Assessment of Pelagic Fish Entrainment at Glen Canyon Dam Using Experimental Fyke-type Netting Systems

Project ID: 4017
Principal Investigator: Juddson Sechrist
Research Topic: Ecosystem Needs
Funded Fiscal Years: 2008
Keywords: None

Research Question

This is a scoping proposal that will gather information pertinent to the following questions regarding fish entrainment from Lake Powell into the Colorado River downstream. The full research proposal will likely address the following questions:1)What methodologies can be used to install and operate an entrainment netting system in the tail-race below Glen Canyon Dam, 2)To what extent, if any, is entrainment of piscivorous fishes occuring, and 3) What is the physiological condition (e.g. survival) of these fishes.

Need and Benefit

The Glen Canyon Dam Adaptive Management Program (GCDAMP)was established in 1996 by the Secretary of the Interior to implement the Grand Canyon Protection Act of 1992, the 1995 Operation of Glen Canyon Dam Final Environmental Impact Statement, and the 1996 Record of Decision (ROD).The ROD implemented a modified low fluctuating flow (MLFF) regime as the basis for the operation of Glen Canyon Dam. In selecting the MLFF alternative, the ROD noted that the goal was to permit recovery and long-term sustainability of downstream resources while limiting hydropower capacity and flexibility only to the extent necessary to achieve recovery and long-term sustainability. In addition to variations in flow regime, the experimental options also have nonflow components that vary(USGS 2006).
Implementation of a temperature control device (TCD) to elevate mainstem water temperatures
and promote humpback chub spawning and recruitment is a proposed non-flow component that directly affects Reclamation. Reclamation currently spends 8 million dollars annually on recovery efforts associated with the federally endangered humpback chub. Reclamation is considering the installation of TCDs'on 2 (units #4 and #6) of 8 turbines at Glenn Canyon Dam. A TCD is a device that can selectively withdraw water from different depths, so that desired downstream temperatures can be attained while still generating power. Proposed cost of this installation is estimated at 71 million dollars. The TCDs will be used to withdraw water from warmer reservoir strata above the thermocline. This warmer water will more closely mimic pre-impoundment water temperatures in the Grand Canyon with the intent to 1)improve optimum spawning conditions for humpback chub, and 2)adversely impact cold-water, piscivorous salmonids that are implicated in the decline of chub populations. Proposed water withdrawals from the warmer epilimnion layers of Lake Powell has potential to complicate recovery of the humpback chub in the following manner: The majority of this reservoir's pelagic species are piscivorous (e.g. striped bass, walleye) and are generally associated with this water strata for a majority of the year. It has been speculated (based on limited data from a 1996 acoustic survey near the Glenn Canyon Dam) that water withdrawals from the epilimnion could entrain 250,000 fish (many of these fish being striped bass) per week (Mueller and Horn 1999). Further, Arizona Game and Fish have proven that these piscivorous species can be passed alive through the dam's turbines. Currently, water withdrawal at Lake Powell occurs in the reservoirs hypolimnion (deep, cold, oxygen poor water with very low fish densities) to maintain downstream trout fisheries at Lee's Ferry and below. This, coupled with poor survival through facility turbines has likely been responsible for the absence of piscivors (other that trout) in the reservoirs tail-race. Water withdrawal from Lake Powell's epilimnion has potential to add many more predators into a river that will be warmer and much more suitable to their survival and reproduction. Humpback chub densities (believed to be less than 4000 fish over 150 mm) would undoubtedly be impacted, and would in effect prolong non-native eradication efforts indefinitely, with little hope of de-listing this species. The long-term Cost to Recalamtion and its shareholders could be enormous (over and above the 8 million dollar annual outlay of resources currently allocated.) This scoping proposal seeks to pursue information that would be used develop methodologies (based on submission of a full research proposal in FY 2009) to quantify this entrainment in the tail-race below Glen Canyon Dam.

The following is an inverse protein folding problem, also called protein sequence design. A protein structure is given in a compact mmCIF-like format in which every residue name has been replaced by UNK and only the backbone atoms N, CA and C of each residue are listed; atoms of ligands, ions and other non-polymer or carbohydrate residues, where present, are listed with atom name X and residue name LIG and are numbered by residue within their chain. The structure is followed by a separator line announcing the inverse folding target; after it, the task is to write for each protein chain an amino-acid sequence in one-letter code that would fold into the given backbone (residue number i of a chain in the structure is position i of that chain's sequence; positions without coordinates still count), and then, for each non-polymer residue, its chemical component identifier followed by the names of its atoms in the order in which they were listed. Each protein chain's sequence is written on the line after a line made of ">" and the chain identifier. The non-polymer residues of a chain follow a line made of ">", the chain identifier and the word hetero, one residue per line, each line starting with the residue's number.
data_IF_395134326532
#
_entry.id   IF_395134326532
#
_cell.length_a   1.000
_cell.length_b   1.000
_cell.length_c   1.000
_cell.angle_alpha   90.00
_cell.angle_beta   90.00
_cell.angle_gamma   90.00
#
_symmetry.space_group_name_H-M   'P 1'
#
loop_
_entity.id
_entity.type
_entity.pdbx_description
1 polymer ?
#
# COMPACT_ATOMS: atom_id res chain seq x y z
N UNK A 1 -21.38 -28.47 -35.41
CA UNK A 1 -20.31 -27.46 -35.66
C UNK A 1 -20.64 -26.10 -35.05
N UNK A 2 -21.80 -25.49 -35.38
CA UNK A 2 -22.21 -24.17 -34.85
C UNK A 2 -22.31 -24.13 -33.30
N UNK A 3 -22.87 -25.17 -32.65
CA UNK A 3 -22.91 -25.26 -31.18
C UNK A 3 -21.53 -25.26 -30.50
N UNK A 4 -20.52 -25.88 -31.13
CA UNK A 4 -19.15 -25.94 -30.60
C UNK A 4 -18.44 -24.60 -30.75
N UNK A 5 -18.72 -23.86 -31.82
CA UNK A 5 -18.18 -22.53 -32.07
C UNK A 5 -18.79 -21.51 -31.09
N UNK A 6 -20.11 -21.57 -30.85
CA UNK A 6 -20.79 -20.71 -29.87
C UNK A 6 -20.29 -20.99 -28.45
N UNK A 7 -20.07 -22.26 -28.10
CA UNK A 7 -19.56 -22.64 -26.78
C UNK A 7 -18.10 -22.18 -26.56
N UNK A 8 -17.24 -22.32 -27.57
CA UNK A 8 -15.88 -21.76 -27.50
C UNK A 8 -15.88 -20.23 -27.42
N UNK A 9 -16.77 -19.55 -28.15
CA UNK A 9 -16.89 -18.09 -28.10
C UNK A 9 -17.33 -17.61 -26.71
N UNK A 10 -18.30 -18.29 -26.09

Literature Cited: Mueller, G., and M. J. Horn. 1999. Description of the pelagic zooplankton and fish communities of Lakes Powell and Mead. Open File Report 99-109. U.S. Department of the Interior, U.S. Geological Survey, and U.S.Bureau of Reclamation.

Contributing Partners


Research Products

Contact the Principal Investigator for information about these documents.

Last Updated: June 29, 2015